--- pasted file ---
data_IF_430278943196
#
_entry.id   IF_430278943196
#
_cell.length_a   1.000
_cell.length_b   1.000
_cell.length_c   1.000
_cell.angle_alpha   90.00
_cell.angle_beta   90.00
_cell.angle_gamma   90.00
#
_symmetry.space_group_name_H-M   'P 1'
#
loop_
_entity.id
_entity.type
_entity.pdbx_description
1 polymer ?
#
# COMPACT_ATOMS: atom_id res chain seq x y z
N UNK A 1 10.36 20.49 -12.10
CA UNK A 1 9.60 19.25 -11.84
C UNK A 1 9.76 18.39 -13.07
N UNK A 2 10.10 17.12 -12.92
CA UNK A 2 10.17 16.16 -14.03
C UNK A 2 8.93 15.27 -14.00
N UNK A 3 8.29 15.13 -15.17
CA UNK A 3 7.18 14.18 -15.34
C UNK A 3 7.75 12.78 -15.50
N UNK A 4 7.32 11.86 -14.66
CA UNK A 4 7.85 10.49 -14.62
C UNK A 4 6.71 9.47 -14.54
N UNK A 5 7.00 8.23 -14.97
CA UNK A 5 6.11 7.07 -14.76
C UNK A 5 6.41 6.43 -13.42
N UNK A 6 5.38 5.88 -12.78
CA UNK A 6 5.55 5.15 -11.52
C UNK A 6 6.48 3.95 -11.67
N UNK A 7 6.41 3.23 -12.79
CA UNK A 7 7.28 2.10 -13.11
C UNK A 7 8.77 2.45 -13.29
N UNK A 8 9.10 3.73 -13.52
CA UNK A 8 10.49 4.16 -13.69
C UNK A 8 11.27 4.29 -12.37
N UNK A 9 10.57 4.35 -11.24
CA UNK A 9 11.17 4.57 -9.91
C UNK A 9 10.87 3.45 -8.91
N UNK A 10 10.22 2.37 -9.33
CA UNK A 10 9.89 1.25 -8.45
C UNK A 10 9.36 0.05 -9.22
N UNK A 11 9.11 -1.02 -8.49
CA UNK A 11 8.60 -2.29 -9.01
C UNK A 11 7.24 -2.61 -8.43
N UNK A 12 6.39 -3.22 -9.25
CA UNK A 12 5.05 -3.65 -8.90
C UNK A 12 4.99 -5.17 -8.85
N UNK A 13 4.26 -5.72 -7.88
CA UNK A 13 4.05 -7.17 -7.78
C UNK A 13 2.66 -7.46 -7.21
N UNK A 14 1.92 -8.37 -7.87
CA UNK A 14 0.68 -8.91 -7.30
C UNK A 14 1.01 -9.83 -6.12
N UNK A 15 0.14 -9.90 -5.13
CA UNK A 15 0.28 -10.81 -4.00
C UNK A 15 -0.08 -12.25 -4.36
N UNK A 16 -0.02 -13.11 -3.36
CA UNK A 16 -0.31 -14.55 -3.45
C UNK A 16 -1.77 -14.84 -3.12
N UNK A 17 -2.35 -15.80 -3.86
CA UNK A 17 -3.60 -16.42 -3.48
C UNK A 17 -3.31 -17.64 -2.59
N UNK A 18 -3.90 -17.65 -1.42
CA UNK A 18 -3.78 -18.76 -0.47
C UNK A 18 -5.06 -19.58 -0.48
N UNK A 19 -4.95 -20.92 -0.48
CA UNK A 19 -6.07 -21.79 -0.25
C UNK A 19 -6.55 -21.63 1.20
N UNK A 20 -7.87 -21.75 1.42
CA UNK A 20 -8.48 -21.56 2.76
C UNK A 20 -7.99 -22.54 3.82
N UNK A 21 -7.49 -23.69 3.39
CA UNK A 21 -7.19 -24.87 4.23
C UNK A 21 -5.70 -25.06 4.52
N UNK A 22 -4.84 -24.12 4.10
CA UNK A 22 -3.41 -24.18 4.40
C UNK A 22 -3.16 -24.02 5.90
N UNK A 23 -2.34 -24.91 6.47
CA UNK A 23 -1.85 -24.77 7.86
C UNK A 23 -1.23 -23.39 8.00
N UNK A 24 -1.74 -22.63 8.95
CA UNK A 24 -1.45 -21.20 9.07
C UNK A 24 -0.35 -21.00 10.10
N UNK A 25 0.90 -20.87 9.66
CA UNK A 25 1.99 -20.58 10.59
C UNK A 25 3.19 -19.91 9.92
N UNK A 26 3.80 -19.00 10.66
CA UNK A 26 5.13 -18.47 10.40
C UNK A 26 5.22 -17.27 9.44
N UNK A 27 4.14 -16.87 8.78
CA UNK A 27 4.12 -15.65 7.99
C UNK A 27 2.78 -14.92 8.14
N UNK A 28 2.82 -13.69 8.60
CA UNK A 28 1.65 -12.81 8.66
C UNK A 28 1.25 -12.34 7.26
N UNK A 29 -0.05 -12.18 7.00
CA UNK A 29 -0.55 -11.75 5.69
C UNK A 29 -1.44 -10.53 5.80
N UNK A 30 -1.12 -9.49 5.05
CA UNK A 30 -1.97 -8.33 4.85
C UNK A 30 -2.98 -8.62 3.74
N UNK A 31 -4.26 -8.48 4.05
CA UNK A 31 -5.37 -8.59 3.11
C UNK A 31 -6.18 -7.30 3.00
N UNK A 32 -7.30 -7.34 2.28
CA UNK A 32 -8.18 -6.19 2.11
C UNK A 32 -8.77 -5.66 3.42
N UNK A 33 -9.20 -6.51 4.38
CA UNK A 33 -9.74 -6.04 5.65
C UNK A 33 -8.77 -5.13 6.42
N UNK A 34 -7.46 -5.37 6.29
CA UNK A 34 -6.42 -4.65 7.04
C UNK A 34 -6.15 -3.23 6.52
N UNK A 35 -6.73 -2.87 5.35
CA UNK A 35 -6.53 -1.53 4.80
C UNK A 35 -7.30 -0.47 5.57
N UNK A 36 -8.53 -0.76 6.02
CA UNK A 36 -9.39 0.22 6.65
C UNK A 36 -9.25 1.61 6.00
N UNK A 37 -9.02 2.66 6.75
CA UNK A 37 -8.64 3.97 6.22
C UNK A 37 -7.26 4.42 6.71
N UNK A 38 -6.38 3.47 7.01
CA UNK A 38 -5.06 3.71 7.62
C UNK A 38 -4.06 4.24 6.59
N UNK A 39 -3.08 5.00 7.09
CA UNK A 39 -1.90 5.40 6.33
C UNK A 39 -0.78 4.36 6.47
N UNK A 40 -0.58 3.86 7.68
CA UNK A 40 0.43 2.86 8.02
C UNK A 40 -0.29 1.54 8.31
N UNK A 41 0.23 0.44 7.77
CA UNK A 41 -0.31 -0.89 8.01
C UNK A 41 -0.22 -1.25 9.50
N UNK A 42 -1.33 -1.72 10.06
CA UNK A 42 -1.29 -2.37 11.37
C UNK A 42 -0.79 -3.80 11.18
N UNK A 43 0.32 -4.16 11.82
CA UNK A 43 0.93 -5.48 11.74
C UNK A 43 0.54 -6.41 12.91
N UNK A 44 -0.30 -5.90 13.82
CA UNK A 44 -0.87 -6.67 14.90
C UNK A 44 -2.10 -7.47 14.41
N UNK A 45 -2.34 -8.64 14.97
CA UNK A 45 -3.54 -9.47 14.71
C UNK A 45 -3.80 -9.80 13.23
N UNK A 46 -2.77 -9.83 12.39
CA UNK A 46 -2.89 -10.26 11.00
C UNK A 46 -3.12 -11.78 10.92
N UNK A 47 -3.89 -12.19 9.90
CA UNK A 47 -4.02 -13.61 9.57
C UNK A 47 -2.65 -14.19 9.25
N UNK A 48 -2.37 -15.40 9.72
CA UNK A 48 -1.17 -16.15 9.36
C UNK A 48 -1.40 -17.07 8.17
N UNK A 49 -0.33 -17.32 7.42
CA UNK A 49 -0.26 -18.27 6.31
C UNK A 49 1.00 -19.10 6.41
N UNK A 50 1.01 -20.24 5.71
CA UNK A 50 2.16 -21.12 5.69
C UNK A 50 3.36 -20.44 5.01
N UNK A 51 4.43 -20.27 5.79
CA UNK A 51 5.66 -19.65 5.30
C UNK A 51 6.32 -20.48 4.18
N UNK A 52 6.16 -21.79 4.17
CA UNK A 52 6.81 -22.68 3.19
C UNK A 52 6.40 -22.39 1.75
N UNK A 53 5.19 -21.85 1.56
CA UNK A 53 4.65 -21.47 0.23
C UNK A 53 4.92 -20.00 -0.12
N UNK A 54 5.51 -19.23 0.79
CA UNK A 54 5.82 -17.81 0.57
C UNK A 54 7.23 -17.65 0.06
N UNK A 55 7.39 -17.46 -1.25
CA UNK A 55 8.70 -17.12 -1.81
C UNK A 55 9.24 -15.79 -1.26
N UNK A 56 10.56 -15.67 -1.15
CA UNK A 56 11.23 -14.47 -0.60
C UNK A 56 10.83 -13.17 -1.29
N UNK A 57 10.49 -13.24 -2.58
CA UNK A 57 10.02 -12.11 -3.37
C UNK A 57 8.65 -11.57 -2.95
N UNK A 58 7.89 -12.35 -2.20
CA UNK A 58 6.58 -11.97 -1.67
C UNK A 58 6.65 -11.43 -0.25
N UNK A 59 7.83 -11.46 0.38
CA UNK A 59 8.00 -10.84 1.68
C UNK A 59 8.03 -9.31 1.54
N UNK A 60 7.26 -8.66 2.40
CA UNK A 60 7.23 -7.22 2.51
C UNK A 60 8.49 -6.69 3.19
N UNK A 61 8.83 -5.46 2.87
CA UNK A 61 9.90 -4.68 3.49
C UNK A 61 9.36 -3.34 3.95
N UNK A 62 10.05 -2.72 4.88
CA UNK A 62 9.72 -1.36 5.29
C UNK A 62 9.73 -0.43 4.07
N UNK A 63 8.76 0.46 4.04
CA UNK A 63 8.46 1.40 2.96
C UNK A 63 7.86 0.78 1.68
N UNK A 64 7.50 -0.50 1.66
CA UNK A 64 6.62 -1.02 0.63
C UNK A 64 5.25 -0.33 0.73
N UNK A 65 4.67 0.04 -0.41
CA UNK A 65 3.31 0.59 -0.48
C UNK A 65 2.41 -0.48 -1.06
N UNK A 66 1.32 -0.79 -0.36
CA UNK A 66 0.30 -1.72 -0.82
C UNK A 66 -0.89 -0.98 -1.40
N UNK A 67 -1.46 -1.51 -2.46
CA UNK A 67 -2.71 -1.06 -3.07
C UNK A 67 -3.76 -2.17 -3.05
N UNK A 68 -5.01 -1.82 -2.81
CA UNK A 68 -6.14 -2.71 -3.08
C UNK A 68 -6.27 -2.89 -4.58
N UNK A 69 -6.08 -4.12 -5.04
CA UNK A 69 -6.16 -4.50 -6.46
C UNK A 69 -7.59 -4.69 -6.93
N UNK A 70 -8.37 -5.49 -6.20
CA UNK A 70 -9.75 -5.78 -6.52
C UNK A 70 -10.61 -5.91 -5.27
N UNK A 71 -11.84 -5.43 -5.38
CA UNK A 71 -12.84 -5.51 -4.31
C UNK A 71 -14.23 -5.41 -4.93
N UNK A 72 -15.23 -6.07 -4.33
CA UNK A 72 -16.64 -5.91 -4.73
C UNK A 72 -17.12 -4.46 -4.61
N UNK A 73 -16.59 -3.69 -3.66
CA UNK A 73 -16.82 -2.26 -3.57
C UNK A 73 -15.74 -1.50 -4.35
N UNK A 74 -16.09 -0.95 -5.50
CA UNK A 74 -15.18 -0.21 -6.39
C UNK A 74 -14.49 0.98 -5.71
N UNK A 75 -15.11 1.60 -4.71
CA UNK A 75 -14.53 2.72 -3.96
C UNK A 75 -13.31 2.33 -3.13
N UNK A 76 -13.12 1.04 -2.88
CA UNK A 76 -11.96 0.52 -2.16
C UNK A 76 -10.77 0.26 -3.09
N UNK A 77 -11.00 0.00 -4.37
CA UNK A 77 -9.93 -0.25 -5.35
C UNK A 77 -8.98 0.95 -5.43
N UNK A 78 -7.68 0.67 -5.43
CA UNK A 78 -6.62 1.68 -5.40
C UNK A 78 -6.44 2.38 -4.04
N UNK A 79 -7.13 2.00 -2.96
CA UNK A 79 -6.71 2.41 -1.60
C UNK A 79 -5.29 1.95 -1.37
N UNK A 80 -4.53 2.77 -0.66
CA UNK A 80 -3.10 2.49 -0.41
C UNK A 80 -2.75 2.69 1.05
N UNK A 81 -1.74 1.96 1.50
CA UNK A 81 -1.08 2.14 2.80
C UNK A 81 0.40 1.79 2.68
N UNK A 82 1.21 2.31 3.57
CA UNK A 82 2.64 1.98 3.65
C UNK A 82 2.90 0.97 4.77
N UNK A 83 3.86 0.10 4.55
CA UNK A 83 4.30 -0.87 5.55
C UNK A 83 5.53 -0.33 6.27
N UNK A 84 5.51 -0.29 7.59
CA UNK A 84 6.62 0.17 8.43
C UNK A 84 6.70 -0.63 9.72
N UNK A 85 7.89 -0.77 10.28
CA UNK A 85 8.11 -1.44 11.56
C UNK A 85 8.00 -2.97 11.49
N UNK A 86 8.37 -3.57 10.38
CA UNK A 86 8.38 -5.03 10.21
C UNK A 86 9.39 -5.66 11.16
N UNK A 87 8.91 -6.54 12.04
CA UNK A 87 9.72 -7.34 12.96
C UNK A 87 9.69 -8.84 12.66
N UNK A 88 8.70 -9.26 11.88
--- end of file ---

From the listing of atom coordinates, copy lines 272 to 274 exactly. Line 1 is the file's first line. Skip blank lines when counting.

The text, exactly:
C UNK A 84 6.70 -0.63 9.72
N UNK A 85 7.89 -0.77 10.28
CA UNK A 85 8.11 -1.44 11.56